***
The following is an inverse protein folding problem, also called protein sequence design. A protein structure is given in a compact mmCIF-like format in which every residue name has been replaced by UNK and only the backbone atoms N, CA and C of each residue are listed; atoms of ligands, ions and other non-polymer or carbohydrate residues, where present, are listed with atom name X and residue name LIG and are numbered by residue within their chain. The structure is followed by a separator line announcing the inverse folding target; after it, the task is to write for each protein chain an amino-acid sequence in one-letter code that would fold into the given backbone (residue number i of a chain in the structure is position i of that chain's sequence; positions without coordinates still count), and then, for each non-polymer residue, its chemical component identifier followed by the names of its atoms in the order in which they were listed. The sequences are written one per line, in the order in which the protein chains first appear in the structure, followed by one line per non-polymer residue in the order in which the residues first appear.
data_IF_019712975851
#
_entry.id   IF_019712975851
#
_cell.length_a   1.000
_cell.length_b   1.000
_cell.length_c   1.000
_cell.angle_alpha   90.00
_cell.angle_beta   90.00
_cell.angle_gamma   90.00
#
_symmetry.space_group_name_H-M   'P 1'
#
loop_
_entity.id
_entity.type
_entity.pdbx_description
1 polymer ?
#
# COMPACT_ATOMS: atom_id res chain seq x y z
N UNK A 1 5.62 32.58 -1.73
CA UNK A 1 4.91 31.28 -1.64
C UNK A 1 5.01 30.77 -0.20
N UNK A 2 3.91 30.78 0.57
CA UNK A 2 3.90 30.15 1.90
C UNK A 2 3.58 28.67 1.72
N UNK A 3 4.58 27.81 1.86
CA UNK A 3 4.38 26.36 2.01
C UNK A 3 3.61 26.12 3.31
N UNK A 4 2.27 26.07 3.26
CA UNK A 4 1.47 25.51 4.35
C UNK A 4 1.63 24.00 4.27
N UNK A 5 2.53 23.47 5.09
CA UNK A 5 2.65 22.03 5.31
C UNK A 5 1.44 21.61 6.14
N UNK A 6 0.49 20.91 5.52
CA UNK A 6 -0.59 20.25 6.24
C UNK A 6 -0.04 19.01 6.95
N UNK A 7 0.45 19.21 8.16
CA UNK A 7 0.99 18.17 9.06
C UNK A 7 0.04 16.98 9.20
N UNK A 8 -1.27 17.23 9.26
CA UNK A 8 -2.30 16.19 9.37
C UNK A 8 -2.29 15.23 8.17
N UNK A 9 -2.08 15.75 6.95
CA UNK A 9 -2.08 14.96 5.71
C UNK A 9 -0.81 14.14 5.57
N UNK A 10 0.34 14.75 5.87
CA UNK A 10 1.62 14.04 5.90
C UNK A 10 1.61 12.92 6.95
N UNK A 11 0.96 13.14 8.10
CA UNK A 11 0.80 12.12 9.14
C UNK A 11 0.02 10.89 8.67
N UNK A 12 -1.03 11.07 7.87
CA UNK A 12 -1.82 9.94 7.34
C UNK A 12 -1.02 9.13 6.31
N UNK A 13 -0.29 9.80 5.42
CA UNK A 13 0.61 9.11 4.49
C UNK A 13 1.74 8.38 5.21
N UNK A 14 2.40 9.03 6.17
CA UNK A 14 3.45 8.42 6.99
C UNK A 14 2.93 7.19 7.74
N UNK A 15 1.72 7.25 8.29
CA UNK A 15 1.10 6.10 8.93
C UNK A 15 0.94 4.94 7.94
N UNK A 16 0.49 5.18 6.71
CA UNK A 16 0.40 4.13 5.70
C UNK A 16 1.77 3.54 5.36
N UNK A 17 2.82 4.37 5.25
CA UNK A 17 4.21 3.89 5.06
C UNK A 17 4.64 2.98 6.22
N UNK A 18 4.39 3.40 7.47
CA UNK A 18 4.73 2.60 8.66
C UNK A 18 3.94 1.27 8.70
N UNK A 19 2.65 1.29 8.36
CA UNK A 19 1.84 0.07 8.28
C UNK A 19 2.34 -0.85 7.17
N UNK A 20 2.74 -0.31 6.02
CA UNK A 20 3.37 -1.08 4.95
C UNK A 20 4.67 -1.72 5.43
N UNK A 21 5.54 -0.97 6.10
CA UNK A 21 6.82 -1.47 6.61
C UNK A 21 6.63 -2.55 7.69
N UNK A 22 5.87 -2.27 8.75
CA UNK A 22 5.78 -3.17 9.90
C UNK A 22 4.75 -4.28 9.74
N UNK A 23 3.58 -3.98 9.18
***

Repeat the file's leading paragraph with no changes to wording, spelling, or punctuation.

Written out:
The following is an inverse protein folding problem, also called protein sequence design. A protein structure is given in a compact mmCIF-like format in which every residue name has been replaced by UNK and only the backbone atoms N, CA and C of each residue are listed; atoms of ligands, ions and other non-polymer or carbohydrate residues, where present, are listed with atom name X and residue name LIG and are numbered by residue within their chain. The structure is followed by a separator line announcing the inverse folding target; after it, the task is to write for each protein chain an amino-acid sequence in one-letter code that would fold into the given backbone (residue number i of a chain in the structure is position i of that chain's sequence; positions without coordinates still count), and then, for each non-polymer residue, its chemical component identifier followed by the names of its atoms in the order in which they were listed. The sequences are written one per line, in the order in which the protein chains first appear in the structure, followed by one line per non-polymer residue in the order in which the residues first appear.